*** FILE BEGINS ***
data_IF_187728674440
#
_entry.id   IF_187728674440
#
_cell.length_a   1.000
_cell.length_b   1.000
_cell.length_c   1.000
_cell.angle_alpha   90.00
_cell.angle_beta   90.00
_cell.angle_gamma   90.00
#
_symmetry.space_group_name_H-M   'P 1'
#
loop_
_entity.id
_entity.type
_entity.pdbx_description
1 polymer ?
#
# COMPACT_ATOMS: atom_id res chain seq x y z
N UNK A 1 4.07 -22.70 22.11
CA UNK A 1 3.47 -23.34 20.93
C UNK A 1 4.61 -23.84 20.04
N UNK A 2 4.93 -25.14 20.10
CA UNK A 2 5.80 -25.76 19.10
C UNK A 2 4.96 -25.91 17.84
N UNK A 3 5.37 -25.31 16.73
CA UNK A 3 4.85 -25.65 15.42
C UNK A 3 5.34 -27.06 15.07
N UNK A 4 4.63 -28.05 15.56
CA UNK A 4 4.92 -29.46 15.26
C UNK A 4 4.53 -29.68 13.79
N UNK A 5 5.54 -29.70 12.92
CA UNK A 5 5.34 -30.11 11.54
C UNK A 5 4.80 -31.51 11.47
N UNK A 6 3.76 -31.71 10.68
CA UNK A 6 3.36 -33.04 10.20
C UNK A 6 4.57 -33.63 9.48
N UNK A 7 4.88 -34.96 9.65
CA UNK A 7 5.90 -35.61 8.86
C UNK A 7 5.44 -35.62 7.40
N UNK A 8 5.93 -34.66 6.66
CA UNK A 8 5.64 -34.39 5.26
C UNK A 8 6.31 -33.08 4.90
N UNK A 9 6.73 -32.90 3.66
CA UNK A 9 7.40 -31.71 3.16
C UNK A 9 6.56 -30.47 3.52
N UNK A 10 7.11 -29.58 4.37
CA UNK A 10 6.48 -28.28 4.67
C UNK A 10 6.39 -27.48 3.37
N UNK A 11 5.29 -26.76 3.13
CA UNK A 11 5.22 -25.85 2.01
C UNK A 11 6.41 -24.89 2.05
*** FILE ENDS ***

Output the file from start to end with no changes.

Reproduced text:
data_IF_187728674440
#
_entry.id   IF_187728674440
#
_cell.length_a   1.000
_cell.length_b   1.000
_cell.length_c   1.000
_cell.angle_alpha   90.00
_cell.angle_beta   90.00
_cell.angle_gamma   90.00
#
_symmetry.space_group_name_H-M   'P 1'
#
loop_
_entity.id
_entity.type
_entity.pdbx_description
1 polymer ?
#
# COMPACT_ATOMS: atom_id res chain seq x y z
N UNK A 1 4.07 -22.70 22.11
CA UNK A 1 3.47 -23.34 20.93
C UNK A 1 4.61 -23.84 20.04
N UNK A 2 4.93 -25.14 20.10
CA UNK A 2 5.80 -25.76 19.10
C UNK A 2 4.96 -25.91 17.84
N UNK A 3 5.37 -25.31 16.73
CA UNK A 3 4.85 -25.65 15.42
C UNK A 3 5.34 -27.06 15.07
N UNK A 4 4.63 -28.05 15.56
CA UNK A 4 4.92 -29.46 15.26
C UNK A 4 4.53 -29.68 13.79
N UNK A 5 5.54 -29.70 12.92
CA UNK A 5 5.34 -30.11 11.54
C UNK A 5 4.80 -31.51 11.47
N UNK A 6 3.76 -31.71 10.68
CA UNK A 6 3.36 -33.04 10.20
C UNK A 6 4.57 -33.63 9.48
N UNK A 7 4.88 -34.96 9.65
CA UNK A 7 5.90 -35.61 8.86
C UNK A 7 5.44 -35.62 7.40
N UNK A 8 5.93 -34.66 6.66
CA UNK A 8 5.64 -34.39 5.26
C UNK A 8 6.31 -33.08 4.90
N UNK A 9 6.73 -32.90 3.66
CA UNK A 9 7.40 -31.71 3.16
C UNK A 9 6.56 -30.47 3.52
N UNK A 10 7.11 -29.58 4.37
CA UNK A 10 6.48 -28.28 4.67
C UNK A 10 6.39 -27.48 3.37
N UNK A 11 5.29 -26.76 3.13
CA UNK A 11 5.22 -25.85 2.01
C UNK A 11 6.41 -24.89 2.05